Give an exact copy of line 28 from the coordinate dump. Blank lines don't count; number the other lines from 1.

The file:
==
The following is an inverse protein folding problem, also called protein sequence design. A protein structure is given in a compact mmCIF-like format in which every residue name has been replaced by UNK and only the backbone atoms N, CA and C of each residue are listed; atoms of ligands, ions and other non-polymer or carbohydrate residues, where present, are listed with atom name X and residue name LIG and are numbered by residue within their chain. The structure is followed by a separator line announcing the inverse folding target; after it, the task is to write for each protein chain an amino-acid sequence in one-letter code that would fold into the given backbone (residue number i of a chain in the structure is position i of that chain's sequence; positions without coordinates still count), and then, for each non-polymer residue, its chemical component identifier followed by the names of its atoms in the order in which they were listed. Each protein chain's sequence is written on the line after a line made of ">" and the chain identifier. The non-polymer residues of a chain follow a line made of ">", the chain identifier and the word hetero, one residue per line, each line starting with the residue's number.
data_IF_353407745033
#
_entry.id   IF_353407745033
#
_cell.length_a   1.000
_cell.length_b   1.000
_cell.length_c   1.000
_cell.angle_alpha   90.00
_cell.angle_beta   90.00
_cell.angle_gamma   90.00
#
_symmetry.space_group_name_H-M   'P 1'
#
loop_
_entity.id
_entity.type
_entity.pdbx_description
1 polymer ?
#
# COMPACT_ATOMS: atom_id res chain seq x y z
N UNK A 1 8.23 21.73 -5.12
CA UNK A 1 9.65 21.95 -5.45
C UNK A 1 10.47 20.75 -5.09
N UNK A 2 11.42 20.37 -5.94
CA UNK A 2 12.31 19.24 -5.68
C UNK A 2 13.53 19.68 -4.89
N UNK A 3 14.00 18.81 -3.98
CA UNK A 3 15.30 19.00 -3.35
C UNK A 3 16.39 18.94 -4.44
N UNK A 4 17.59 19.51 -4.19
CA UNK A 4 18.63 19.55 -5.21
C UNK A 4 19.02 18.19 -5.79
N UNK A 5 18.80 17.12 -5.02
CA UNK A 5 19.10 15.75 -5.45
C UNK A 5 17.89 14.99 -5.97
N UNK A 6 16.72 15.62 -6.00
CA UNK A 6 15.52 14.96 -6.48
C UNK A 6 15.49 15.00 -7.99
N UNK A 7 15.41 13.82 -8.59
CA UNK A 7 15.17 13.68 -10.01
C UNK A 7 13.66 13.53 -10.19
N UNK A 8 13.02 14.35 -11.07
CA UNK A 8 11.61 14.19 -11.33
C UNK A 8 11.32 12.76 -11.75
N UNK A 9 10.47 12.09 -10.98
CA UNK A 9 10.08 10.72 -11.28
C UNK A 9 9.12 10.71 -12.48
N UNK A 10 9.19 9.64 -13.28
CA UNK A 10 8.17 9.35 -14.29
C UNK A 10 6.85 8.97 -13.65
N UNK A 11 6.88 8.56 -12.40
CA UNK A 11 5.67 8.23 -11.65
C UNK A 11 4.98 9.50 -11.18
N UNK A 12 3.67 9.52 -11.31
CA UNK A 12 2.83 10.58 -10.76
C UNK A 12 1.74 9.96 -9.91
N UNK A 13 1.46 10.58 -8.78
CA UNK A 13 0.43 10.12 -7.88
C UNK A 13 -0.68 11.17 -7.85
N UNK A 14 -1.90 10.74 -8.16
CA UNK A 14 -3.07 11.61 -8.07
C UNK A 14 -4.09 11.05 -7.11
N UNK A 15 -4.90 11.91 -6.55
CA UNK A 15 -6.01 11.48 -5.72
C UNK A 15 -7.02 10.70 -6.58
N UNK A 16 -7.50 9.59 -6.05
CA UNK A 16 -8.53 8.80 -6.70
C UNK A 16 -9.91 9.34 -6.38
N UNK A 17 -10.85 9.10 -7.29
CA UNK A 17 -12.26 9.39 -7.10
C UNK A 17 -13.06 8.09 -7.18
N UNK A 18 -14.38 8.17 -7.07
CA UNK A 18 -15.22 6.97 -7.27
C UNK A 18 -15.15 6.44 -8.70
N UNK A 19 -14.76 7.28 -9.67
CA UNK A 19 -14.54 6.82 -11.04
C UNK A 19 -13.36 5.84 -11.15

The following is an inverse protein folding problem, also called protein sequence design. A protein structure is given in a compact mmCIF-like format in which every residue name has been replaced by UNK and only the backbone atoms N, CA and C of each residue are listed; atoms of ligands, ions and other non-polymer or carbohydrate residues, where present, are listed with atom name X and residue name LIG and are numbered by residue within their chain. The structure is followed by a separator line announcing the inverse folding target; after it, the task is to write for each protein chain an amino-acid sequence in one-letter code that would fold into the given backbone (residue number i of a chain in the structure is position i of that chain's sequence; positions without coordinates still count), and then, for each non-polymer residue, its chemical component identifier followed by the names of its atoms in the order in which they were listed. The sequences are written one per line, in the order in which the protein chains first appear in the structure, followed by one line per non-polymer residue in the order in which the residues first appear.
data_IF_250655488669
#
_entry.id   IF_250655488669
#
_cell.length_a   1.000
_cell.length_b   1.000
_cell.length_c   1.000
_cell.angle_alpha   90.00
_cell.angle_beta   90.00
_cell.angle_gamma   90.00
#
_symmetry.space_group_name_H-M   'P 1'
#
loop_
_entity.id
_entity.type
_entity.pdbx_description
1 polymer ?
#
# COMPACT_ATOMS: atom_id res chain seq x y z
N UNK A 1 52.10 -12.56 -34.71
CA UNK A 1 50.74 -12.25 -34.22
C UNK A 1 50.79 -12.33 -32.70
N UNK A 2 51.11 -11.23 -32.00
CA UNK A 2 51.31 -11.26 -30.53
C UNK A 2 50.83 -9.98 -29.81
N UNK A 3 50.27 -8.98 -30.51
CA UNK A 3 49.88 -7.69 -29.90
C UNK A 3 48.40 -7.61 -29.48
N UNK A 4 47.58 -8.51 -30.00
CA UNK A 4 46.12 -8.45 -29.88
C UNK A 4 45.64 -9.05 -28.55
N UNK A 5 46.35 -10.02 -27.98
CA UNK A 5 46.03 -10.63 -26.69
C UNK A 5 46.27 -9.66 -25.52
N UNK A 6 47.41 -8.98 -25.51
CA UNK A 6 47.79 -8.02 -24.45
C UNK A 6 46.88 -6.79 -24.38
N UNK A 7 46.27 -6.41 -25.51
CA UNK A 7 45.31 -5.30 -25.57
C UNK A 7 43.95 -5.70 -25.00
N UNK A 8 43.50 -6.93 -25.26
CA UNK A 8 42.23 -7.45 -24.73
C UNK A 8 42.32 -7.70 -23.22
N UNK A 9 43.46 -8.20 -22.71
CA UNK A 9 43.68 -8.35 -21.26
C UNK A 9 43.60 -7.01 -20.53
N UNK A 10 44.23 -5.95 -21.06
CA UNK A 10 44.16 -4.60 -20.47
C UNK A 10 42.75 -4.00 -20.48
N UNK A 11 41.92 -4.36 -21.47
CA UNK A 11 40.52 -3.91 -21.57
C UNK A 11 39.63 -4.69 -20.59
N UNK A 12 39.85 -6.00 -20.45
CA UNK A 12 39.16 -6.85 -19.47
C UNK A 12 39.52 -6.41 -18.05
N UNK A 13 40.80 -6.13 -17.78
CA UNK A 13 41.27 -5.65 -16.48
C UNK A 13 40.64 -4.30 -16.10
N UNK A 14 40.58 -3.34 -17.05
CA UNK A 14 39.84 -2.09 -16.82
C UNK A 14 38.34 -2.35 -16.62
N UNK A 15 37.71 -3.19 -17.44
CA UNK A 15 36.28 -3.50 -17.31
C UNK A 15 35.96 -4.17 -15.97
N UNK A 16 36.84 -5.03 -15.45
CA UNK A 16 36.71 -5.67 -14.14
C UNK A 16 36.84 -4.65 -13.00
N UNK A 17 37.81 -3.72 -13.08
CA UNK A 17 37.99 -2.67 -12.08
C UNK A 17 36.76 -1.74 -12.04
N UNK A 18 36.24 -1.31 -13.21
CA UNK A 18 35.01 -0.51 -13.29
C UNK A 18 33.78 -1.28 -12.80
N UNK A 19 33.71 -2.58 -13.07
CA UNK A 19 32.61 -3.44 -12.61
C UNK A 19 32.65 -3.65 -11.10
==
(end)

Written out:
N UNK A 3 14.00 18.81 -3.98